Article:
The Pros and Cons of Genetic Engineering Research. Introduction In the past three decades, scientists have learned how to mix and match characteristics among unrelated creatures by moving genes from one creature to another. This is called "genetic engineering." Genetic Engineering is a test tube science and is prematurely applied in food production. There are estimates that food output must increase by 60 percent over the next 25 years to keep up with demand. Thus, the result of scientist genetically altering plants for more consumption.
The two most common methods for gene transfer are biological and electromechanical. "Early experiments all involved changing DNA using bacterial vectors" (Randerson, 2001). Through other advances scientists proclaim how they can improve the human gene pool. All humans have genes which carry certain traits structuring a person's chemical make-up. 'Inheritable characteristics are passed from one generation to the next through DNA, a molecule that is present in all of our cells" (Massey, 2001). Gene Engineering could be used in various ways trying to improve humans.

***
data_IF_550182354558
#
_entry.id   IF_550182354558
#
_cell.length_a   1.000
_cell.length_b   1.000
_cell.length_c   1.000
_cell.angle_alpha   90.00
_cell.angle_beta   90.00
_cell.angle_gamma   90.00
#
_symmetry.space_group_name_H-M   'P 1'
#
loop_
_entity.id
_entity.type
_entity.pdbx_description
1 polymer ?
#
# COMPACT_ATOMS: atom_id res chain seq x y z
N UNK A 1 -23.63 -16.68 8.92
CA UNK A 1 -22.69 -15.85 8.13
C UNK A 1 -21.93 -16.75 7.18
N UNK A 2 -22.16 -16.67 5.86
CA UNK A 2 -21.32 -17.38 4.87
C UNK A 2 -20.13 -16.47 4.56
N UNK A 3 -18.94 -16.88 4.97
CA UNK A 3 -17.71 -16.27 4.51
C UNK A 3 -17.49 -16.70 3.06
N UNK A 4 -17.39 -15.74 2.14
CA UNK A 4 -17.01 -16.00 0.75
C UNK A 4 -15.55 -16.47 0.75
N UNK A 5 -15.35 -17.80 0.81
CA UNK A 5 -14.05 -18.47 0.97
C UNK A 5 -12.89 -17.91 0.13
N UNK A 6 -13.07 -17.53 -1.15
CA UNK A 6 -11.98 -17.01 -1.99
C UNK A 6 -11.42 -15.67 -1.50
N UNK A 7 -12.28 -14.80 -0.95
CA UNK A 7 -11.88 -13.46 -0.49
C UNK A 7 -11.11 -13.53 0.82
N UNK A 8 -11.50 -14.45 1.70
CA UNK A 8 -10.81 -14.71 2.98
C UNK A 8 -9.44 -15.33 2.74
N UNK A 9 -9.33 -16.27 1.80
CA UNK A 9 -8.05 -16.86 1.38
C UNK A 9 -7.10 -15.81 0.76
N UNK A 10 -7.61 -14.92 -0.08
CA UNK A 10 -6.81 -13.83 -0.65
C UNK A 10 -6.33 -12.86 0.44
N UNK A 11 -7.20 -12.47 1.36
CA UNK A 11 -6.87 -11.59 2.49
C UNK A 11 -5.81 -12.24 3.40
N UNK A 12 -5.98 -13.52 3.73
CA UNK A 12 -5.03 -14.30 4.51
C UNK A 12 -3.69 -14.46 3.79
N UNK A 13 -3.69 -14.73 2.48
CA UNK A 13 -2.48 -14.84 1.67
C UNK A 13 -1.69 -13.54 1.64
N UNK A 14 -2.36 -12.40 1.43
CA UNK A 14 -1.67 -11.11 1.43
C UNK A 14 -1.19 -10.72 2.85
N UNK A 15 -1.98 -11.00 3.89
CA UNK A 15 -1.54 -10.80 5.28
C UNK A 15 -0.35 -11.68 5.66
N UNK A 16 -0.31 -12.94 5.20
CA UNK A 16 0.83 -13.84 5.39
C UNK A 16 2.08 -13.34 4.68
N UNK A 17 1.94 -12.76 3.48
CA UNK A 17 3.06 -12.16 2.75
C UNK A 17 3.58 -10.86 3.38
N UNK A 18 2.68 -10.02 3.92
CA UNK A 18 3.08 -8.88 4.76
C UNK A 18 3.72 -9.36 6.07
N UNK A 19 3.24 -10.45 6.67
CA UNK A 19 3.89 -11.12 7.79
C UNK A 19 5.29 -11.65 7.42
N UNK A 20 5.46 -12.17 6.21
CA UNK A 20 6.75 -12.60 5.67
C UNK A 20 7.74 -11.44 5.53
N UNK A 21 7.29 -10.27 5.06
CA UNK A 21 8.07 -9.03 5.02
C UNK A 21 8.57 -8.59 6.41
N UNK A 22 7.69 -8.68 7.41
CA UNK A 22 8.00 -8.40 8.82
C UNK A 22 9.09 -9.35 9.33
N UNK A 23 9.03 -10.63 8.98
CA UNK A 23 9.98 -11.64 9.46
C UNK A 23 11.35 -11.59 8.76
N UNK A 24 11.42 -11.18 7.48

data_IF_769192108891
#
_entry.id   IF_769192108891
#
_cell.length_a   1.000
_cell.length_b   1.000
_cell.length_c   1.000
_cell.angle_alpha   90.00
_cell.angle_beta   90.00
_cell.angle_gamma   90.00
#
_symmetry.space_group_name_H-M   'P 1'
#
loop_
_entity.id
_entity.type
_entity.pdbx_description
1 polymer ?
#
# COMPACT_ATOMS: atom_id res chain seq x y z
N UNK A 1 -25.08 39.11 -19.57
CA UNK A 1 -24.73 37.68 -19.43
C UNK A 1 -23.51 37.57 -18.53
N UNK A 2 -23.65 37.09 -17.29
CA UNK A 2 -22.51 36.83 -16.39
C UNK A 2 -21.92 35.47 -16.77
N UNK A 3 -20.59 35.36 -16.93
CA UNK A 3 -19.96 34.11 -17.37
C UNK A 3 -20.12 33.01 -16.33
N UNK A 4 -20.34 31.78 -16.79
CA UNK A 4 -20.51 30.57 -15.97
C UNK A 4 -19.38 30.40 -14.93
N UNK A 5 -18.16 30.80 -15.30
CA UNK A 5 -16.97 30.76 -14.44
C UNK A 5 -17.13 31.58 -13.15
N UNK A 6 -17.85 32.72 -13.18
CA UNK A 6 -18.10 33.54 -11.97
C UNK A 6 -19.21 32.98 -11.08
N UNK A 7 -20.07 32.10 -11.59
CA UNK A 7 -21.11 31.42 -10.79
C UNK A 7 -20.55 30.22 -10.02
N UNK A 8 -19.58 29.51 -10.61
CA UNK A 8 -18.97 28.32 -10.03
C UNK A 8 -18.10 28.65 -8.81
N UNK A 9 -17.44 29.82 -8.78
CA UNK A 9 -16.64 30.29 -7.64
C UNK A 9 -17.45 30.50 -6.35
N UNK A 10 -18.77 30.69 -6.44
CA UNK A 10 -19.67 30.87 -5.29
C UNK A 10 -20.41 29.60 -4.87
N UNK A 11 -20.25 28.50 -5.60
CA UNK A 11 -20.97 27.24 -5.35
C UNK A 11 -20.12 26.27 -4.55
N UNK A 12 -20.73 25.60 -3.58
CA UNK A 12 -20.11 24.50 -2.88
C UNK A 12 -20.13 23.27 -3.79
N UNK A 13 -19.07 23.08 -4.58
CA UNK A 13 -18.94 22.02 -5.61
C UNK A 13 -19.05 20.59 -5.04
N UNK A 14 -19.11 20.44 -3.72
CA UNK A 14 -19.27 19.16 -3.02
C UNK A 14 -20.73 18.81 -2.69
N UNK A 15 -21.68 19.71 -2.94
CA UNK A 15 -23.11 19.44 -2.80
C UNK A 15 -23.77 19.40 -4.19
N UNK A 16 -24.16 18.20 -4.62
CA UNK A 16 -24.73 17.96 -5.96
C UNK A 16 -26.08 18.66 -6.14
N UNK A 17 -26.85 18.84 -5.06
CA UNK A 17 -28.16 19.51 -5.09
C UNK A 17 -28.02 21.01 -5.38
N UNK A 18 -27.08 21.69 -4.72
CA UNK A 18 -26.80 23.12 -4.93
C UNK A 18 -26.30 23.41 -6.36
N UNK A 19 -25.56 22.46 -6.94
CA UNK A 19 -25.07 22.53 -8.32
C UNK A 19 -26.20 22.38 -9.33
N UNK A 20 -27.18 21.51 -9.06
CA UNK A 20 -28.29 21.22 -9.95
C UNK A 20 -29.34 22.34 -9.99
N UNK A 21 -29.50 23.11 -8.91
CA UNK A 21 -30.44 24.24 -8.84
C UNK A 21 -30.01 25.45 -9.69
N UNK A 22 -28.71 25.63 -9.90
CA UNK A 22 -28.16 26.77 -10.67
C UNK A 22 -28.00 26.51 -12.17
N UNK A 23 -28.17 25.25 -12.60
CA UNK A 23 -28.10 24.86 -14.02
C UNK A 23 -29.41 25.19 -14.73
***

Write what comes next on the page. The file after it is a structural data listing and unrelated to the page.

"Gene modifications can have an impact solely on a single person (somatic manipulation), or on a person's children and all subsequent descendants (germ line manipulation). Somatic manipulation seeks to change the genetic makeup of particular body in somatic cells that comprise the organs and tissues. Germline genetic manipulation changes the sex cells which can modify the health of a child" (Hayes, 2000). Many applications of human genetic technology are favorable and hold great potential for preventing diseases and alleviating suffering.
Other applications open the door to a human future of robot like humans. My research of genetics promises to make designer children possible, either through selective breeding or actual modification of genes. With the human genetic engineering parents can have the ability to alter the genes they pass to their children. Just think you can have your own Michael Jordan become your child using gene manipulation. Scientists raise the spectra of gene modified athletes.